Usually these anomalies involve a failure to form the synchondrosis, (cartilage that links the ends of the rib cartilages at the front of the chest wall on each side of the breast bone). Depending on the exact problem, we will offer you a tailor-made solution to correct the problem.
As part of the spectrum of chest wall anomalies, some patients present with abnormalities of growth of the ends of the rib cartilages. These may be part of a more global pattern of deformities as are seen in patients with diagnoses such as Poland’s anomaly, in which bone, cartilage, skin, muscle and breast tissue, as well as the hand, may be involved. In these cases, a more extensive approach may be required and, depending on the details of what tissue is involved, a tailored reconstructive plan will be generated.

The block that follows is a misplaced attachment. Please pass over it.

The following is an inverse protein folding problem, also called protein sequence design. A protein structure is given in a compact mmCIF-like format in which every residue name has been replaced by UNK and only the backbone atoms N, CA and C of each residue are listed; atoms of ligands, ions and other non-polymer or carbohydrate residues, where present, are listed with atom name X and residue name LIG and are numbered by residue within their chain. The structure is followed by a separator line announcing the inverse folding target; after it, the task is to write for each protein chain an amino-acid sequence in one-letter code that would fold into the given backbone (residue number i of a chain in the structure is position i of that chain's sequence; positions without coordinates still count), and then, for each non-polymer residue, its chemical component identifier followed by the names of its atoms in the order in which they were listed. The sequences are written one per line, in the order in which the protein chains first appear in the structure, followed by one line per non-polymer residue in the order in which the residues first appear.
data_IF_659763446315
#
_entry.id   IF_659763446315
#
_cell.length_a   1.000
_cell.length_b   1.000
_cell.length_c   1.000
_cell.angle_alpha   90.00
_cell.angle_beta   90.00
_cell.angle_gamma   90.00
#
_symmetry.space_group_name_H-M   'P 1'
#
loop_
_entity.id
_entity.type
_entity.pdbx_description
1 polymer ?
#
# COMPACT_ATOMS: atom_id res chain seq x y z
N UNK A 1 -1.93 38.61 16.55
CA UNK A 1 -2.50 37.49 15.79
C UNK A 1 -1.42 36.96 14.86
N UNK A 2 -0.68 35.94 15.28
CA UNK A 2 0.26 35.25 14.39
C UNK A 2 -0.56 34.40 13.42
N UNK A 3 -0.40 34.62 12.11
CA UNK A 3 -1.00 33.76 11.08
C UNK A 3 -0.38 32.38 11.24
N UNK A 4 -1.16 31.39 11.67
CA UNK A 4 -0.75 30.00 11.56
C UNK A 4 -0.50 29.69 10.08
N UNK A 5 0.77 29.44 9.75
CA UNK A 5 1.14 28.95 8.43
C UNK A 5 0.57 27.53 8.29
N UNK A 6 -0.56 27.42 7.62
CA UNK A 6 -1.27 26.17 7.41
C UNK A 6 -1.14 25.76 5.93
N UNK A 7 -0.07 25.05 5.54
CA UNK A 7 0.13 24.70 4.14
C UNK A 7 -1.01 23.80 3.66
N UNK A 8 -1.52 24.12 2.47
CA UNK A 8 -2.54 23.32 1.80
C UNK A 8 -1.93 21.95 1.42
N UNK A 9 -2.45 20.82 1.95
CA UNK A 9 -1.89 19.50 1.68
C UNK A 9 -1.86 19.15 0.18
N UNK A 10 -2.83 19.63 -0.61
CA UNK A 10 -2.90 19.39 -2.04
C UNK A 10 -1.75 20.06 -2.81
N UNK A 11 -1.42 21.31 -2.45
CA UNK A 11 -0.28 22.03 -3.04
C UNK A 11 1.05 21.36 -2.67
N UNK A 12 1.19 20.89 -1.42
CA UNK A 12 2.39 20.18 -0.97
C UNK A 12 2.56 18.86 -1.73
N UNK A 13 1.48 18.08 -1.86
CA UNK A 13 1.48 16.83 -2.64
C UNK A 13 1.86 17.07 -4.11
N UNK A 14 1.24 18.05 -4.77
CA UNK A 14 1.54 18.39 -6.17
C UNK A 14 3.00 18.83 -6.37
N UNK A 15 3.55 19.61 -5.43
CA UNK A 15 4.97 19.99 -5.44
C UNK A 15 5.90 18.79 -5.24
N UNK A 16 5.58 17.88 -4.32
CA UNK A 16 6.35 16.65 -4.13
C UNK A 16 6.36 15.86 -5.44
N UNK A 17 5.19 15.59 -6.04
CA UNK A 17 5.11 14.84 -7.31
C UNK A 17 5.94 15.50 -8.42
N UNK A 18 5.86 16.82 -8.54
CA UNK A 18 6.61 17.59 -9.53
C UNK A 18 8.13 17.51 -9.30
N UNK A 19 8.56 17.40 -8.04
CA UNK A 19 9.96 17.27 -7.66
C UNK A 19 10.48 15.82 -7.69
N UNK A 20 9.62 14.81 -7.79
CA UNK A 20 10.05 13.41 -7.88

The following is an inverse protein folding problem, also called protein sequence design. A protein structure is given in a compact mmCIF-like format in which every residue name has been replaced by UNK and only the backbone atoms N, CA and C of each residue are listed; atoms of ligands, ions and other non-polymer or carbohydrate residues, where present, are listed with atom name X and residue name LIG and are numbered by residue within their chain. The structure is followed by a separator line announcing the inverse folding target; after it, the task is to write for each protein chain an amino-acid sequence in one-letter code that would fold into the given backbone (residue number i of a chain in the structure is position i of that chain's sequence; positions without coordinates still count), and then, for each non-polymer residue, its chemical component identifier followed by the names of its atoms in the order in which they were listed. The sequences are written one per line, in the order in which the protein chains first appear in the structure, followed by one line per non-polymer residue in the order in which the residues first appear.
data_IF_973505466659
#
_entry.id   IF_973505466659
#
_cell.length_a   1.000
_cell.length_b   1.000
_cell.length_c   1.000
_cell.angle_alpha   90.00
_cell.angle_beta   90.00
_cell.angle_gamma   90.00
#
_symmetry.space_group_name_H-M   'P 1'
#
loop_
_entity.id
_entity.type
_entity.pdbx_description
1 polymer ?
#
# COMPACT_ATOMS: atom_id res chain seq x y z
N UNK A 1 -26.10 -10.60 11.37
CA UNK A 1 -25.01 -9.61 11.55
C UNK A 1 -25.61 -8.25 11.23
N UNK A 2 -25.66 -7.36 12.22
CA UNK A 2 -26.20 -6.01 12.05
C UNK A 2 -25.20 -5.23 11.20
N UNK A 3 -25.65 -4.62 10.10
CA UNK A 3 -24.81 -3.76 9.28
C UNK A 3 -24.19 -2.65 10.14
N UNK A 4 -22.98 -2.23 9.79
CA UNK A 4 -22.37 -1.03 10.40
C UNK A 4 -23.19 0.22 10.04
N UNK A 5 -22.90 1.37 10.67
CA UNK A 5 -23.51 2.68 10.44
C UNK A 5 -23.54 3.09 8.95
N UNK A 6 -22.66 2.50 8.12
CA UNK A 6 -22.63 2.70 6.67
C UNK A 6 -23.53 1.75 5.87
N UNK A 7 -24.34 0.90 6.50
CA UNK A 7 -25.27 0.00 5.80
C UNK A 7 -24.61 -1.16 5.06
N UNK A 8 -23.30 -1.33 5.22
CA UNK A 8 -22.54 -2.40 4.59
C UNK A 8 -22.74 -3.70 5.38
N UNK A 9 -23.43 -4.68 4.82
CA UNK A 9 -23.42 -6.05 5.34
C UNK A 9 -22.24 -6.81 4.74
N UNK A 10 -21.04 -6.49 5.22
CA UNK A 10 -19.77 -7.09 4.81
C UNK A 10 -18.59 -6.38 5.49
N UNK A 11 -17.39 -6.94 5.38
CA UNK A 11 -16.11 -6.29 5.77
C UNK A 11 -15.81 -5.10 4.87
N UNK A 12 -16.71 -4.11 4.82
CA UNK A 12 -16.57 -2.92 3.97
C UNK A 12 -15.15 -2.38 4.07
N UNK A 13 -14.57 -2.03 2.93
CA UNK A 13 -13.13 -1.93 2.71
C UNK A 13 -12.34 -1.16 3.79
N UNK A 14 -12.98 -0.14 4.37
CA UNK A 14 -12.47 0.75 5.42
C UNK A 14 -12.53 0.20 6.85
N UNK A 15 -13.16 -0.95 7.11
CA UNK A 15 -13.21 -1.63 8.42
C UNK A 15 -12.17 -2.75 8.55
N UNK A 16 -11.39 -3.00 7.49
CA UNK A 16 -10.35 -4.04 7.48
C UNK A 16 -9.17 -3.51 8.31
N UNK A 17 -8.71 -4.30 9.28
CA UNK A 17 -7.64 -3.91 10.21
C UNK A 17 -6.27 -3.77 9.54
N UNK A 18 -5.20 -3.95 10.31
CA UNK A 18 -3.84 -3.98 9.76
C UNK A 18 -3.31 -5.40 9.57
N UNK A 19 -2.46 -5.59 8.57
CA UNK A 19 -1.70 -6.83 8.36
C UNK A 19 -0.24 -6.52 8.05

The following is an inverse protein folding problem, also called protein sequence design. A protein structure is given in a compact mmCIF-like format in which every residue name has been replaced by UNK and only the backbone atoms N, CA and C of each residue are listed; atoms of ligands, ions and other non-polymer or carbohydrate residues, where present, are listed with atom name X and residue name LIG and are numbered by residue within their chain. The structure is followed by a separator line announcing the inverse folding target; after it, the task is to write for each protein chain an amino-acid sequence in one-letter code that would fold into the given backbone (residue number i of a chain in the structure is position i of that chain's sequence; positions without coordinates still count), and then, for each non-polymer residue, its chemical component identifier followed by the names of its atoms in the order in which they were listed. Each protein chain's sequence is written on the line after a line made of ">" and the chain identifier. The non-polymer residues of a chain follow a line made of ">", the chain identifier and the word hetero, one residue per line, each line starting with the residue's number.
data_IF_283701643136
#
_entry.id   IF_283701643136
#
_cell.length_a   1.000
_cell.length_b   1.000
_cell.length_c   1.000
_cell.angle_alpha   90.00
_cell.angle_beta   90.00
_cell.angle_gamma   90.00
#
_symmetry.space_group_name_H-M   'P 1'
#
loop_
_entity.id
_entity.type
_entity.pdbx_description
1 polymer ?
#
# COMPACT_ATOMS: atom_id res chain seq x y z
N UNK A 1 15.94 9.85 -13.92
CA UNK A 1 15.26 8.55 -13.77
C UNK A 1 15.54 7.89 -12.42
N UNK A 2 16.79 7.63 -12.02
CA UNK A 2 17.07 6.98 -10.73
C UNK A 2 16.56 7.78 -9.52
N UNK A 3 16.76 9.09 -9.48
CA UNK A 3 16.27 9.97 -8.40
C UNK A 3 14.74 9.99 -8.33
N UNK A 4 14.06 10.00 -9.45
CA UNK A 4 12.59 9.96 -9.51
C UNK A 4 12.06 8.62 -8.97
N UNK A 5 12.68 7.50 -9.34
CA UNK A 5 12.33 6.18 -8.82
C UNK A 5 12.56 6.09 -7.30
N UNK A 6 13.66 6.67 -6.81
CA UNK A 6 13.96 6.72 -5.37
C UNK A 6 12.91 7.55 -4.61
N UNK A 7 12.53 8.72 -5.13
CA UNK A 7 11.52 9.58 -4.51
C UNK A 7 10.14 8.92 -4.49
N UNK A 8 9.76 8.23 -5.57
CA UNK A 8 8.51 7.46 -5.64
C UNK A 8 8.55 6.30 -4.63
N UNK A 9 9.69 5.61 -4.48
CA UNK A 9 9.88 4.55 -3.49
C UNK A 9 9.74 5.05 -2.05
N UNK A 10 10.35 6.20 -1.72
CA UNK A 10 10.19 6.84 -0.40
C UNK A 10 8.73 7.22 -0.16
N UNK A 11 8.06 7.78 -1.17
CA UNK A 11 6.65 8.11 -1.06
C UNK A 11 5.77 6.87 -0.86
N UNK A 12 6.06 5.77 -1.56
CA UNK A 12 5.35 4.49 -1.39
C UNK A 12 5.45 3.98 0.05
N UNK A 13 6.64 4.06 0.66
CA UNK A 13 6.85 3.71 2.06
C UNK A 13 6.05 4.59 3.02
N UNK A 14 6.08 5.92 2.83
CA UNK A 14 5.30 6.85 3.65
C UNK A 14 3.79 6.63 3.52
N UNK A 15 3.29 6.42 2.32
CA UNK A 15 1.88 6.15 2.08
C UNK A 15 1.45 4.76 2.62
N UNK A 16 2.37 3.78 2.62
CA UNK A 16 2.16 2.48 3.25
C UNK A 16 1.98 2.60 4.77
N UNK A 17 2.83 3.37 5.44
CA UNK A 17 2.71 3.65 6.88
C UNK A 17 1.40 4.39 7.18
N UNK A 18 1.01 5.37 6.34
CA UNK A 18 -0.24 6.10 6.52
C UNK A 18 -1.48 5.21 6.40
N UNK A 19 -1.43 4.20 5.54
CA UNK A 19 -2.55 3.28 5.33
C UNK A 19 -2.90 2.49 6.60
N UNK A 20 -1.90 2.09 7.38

Alternatively, the rib anomaly may be an isolated finding: For example, in normal anatomy, the rib cartilages of ribs7-10 are usually united in a synchondrosis, while the ends of ribs 11 and 12 are free, the so-called ‘floating ribs”. If the terminal rib cartilage is deformed, it may grow inward, in some cases, causing chronic pain by pressure on the liver capsule and creating a hollow in the lower edge of the thoracic wall, which is easily seen in the thin person. These sorts of rib deformities are readily treated by local surgical procedures with resection and reshaping of the offending rib cartilage(s).